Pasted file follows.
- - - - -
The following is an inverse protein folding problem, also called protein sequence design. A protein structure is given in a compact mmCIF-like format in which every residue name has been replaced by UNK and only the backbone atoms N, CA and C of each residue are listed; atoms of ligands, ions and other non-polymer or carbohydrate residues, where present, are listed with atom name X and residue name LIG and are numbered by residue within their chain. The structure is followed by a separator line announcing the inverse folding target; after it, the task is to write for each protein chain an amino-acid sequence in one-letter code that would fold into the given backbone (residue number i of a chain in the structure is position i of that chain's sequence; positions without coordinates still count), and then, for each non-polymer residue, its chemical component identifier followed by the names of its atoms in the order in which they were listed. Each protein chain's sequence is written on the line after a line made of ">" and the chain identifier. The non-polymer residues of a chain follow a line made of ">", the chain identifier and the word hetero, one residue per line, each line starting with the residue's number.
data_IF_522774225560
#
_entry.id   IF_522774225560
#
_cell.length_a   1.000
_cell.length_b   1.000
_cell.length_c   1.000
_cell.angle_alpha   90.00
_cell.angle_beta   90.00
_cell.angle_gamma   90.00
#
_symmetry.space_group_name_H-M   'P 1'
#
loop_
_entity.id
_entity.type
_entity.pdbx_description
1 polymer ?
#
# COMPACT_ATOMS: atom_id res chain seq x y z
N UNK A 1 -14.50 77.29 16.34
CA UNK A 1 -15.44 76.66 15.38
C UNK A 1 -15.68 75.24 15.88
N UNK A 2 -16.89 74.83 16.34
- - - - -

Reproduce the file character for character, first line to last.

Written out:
The following is an inverse protein folding problem, also called protein sequence design. A protein structure is given in a compact mmCIF-like format in which every residue name has been replaced by UNK and only the backbone atoms N, CA and C of each residue are listed; atoms of ligands, ions and other non-polymer or carbohydrate residues, where present, are listed with atom name X and residue name LIG and are numbered by residue within their chain. The structure is followed by a separator line announcing the inverse folding target; after it, the task is to write for each protein chain an amino-acid sequence in one-letter code that would fold into the given backbone (residue number i of a chain in the structure is position i of that chain's sequence; positions without coordinates still count), and then, for each non-polymer residue, its chemical component identifier followed by the names of its atoms in the order in which they were listed. Each protein chain's sequence is written on the line after a line made of ">" and the chain identifier. The non-polymer residues of a chain follow a line made of ">", the chain identifier and the word hetero, one residue per line, each line starting with the residue's number.
data_IF_522774225560
#
_entry.id   IF_522774225560
#
_cell.length_a   1.000
_cell.length_b   1.000
_cell.length_c   1.000
_cell.angle_alpha   90.00
_cell.angle_beta   90.00
_cell.angle_gamma   90.00
#
_symmetry.space_group_name_H-M   'P 1'
#
loop_
_entity.id
_entity.type
_entity.pdbx_description
1 polymer ?
#
# COMPACT_ATOMS: atom_id res chain seq x y z
N UNK A 1 -14.50 77.29 16.34
CA UNK A 1 -15.44 76.66 15.38
C UNK A 1 -15.68 75.24 15.88
N UNK A 2 -16.89 74.83 16.34